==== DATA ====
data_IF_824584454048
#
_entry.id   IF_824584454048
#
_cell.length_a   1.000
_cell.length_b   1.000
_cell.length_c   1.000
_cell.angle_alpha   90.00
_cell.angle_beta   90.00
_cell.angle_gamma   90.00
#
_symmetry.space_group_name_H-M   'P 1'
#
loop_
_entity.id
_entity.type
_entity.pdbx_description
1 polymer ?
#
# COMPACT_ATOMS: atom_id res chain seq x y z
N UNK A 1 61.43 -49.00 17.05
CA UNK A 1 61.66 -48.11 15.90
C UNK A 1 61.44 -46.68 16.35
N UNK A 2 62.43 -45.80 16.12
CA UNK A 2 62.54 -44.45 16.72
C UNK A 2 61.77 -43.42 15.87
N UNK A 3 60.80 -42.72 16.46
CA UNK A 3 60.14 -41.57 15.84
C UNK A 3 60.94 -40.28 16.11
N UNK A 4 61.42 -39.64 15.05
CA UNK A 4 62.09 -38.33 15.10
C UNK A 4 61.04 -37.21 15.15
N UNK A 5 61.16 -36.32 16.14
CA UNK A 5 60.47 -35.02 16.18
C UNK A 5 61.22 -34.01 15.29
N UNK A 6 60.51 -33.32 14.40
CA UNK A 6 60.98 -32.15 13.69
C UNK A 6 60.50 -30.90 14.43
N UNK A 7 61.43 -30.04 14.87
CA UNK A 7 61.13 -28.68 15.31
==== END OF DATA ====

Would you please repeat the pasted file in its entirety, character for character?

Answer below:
data_IF_824584454048
#
_entry.id   IF_824584454048
#
_cell.length_a   1.000
_cell.length_b   1.000
_cell.length_c   1.000
_cell.angle_alpha   90.00
_cell.angle_beta   90.00
_cell.angle_gamma   90.00
#
_symmetry.space_group_name_H-M   'P 1'
#
loop_
_entity.id
_entity.type
_entity.pdbx_description
1 polymer ?
#
# COMPACT_ATOMS: atom_id res chain seq x y z
N UNK A 1 61.43 -49.00 17.05
CA UNK A 1 61.66 -48.11 15.90
C UNK A 1 61.44 -46.68 16.35
N UNK A 2 62.43 -45.80 16.12
CA UNK A 2 62.54 -44.45 16.72
C UNK A 2 61.77 -43.42 15.87
N UNK A 3 60.80 -42.72 16.46
CA UNK A 3 60.14 -41.57 15.84
C UNK A 3 60.94 -40.28 16.11
N UNK A 4 61.42 -39.64 15.05
CA UNK A 4 62.09 -38.33 15.10
C UNK A 4 61.04 -37.21 15.15
N UNK A 5 61.16 -36.32 16.14
CA UNK A 5 60.47 -35.02 16.18
C UNK A 5 61.22 -34.01 15.29
N UNK A 6 60.51 -33.32 14.40
CA UNK A 6 60.98 -32.15 13.69
C UNK A 6 60.50 -30.90 14.43
N UNK A 7 61.43 -30.04 14.87
CA UNK A 7 61.13 -28.68 15.31